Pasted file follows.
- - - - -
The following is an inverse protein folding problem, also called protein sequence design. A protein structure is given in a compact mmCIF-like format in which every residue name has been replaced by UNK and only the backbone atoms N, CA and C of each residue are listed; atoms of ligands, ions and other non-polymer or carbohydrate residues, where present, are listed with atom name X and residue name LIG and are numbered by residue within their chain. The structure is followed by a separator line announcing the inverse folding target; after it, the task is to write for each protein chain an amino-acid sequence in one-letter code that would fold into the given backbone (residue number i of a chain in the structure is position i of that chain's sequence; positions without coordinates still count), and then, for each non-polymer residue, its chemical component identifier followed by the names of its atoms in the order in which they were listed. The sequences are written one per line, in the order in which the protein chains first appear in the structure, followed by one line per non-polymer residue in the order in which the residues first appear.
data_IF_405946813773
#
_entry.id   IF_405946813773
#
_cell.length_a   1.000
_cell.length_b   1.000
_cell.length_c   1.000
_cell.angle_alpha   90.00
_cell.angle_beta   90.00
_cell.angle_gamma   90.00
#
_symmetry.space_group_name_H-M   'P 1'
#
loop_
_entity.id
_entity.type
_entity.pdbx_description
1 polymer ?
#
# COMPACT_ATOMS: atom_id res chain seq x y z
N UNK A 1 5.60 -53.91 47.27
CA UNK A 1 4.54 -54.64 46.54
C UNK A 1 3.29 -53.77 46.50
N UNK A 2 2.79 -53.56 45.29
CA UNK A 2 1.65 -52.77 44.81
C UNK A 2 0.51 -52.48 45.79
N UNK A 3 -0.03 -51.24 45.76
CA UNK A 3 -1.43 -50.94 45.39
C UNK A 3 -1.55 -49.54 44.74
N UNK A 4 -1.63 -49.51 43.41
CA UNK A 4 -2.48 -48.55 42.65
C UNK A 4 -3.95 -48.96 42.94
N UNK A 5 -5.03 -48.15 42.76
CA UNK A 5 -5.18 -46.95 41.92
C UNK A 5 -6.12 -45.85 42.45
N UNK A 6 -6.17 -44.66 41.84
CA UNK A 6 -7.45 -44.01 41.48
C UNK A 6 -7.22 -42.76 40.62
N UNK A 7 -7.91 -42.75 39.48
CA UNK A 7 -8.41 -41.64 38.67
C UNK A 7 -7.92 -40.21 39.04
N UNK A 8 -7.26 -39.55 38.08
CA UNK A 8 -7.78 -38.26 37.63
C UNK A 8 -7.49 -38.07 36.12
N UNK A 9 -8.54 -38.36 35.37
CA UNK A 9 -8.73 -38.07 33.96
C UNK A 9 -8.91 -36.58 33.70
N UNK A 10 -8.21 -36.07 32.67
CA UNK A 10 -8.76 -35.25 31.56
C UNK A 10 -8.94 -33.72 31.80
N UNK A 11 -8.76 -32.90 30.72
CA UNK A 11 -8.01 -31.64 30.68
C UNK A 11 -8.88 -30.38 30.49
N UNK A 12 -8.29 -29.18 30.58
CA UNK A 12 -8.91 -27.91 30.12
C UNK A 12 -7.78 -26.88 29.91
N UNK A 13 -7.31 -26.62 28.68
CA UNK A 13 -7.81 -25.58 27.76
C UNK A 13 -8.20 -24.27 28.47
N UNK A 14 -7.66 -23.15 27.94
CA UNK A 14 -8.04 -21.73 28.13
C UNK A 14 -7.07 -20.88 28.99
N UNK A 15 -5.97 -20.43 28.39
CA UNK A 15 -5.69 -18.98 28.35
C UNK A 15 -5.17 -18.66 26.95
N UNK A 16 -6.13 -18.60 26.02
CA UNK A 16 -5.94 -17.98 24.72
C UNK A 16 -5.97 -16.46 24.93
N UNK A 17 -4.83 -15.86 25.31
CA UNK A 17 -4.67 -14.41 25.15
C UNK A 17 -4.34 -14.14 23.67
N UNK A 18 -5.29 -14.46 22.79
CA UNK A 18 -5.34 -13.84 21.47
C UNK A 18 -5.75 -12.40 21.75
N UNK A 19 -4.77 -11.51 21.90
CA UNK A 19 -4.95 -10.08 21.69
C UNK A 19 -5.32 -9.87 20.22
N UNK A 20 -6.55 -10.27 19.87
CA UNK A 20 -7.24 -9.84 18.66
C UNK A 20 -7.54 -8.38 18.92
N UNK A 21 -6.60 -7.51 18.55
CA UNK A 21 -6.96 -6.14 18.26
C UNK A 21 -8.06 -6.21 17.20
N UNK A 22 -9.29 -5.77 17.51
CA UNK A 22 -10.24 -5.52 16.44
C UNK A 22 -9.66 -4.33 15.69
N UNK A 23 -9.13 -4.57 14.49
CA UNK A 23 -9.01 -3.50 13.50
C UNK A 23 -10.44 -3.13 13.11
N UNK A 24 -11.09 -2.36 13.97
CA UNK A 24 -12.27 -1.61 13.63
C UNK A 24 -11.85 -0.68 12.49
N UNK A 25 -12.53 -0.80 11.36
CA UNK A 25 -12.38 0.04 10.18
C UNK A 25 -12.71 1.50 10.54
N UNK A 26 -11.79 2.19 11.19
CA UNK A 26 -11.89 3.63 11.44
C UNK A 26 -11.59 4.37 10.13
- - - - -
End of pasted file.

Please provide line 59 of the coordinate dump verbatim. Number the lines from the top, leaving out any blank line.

CA UNK A 13 -7.81 -25.58 27.76